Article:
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I have a large gzip'd text file. I'd like to something like:

zcat BIGFILE.GZ | \
    awk (snag 10,000 lines and redirect to...) | \
    gzip -9 smallerPartFile.gz

the awk part up there, I basically want it to take 10,000 lines and send it to gzip and then repeat until all lines in the original input file are consumed. I found a script that claims to do this, but when I run it on my files and then diff the original to the ones that were split and then merged, lines are missing. So, something is wrong with the awk part and I'm not sure what part is broken.

The goal:

  • Read through the source file one time for the entire operation
  • Split the source into smaller parts, delimited by newline. Say, 10,000 lines per file
  • Compress the target files that are created as a result of the split action and do so without an extra step after this script processes.

Here's the code. Can someone tell me why this doesn't yield a file that can be split and merged and then diff'd to the original successfully?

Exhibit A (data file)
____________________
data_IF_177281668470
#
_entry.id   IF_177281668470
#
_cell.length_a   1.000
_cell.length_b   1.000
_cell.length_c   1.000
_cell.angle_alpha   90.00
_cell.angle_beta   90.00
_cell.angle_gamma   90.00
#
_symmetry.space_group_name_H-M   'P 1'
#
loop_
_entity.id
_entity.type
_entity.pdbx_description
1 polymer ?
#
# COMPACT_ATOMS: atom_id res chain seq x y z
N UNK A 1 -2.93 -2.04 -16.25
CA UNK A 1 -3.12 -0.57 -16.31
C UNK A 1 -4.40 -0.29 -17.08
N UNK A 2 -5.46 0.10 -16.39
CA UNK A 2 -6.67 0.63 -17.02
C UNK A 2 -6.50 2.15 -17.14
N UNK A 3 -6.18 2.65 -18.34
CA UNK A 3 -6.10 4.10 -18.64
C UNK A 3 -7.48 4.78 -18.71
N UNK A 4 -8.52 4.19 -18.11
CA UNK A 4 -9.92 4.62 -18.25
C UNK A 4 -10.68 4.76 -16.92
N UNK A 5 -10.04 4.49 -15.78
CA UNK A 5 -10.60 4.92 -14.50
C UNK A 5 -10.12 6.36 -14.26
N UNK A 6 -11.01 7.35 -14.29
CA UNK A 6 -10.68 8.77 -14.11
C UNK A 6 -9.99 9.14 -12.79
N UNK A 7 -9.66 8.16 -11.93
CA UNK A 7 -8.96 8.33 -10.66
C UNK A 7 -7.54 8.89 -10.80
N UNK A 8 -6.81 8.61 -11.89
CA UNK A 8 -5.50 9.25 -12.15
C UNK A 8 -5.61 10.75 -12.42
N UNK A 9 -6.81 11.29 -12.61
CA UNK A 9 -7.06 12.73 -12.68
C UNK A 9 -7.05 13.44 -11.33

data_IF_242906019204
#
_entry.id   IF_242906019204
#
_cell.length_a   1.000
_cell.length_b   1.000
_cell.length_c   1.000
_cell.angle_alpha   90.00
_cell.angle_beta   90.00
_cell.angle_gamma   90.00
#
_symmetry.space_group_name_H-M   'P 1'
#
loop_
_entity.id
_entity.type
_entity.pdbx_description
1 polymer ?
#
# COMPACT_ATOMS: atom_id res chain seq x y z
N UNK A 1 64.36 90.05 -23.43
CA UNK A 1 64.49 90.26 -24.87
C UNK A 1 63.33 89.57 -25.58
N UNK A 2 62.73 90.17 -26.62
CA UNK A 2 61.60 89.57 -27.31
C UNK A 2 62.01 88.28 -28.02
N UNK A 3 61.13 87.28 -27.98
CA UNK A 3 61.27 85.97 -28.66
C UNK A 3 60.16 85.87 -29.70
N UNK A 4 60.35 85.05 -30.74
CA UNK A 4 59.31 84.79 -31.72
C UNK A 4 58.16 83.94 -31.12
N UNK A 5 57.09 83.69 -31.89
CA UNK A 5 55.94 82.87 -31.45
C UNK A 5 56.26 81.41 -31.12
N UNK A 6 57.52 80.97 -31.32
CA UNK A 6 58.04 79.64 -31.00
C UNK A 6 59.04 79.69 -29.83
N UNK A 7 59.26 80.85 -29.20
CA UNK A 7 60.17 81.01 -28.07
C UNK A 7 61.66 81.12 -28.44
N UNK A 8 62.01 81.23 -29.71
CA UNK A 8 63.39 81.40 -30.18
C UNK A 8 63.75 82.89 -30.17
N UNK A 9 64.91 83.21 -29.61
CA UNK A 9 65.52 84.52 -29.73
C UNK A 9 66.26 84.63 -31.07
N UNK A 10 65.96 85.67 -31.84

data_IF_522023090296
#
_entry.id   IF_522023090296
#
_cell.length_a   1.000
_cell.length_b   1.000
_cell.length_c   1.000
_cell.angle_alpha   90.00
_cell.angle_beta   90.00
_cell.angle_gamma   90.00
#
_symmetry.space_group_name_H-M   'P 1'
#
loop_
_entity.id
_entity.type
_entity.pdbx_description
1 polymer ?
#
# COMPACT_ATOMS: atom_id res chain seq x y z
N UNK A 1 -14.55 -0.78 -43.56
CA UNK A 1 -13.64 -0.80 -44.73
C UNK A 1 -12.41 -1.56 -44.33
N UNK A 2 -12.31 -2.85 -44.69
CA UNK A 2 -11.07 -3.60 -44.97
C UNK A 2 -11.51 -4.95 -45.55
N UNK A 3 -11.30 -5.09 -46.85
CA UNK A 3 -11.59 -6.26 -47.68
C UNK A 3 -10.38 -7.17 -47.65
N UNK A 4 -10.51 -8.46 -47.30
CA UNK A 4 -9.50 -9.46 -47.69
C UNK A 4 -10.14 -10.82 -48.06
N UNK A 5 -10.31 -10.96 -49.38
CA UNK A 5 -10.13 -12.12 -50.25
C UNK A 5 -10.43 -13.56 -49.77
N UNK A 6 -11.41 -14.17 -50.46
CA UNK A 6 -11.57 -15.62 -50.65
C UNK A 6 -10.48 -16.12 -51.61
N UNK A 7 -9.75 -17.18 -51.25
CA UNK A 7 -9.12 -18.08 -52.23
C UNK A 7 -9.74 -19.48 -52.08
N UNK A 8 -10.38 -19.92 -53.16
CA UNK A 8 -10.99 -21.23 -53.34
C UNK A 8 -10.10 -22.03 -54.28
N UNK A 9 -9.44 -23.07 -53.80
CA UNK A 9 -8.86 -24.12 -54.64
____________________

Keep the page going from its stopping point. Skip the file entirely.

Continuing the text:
# Generate files part0.dat.gz, part1.dat.gz, etc.
# restore with: zcat foo* | gzip -9 > restoredFoo.sql.gz (or something like that)
prefix="foo"
count=0
suffix=".sql"

lines=10000 # Split every 10000 line.

zcat /home/foo/foo.sql.gz |
while true; do
  partname=${prefix}${count}${suffix}

  # Use awk to read the required number of lines from the input stream.
  awk -v lines=${lines} 'NR <= lines {print} NR == lines {exit}' >${partname}

  if [[ -s ${partname} ]]; then
    # Compress this part file.
    gzip -9 ${partname}
    (( ++count ))
  else
    # Last file generated is empty, delete it.
    rm -f ${partname}
    break
  fi
done
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5 Answers

up vote 3 down vote accepted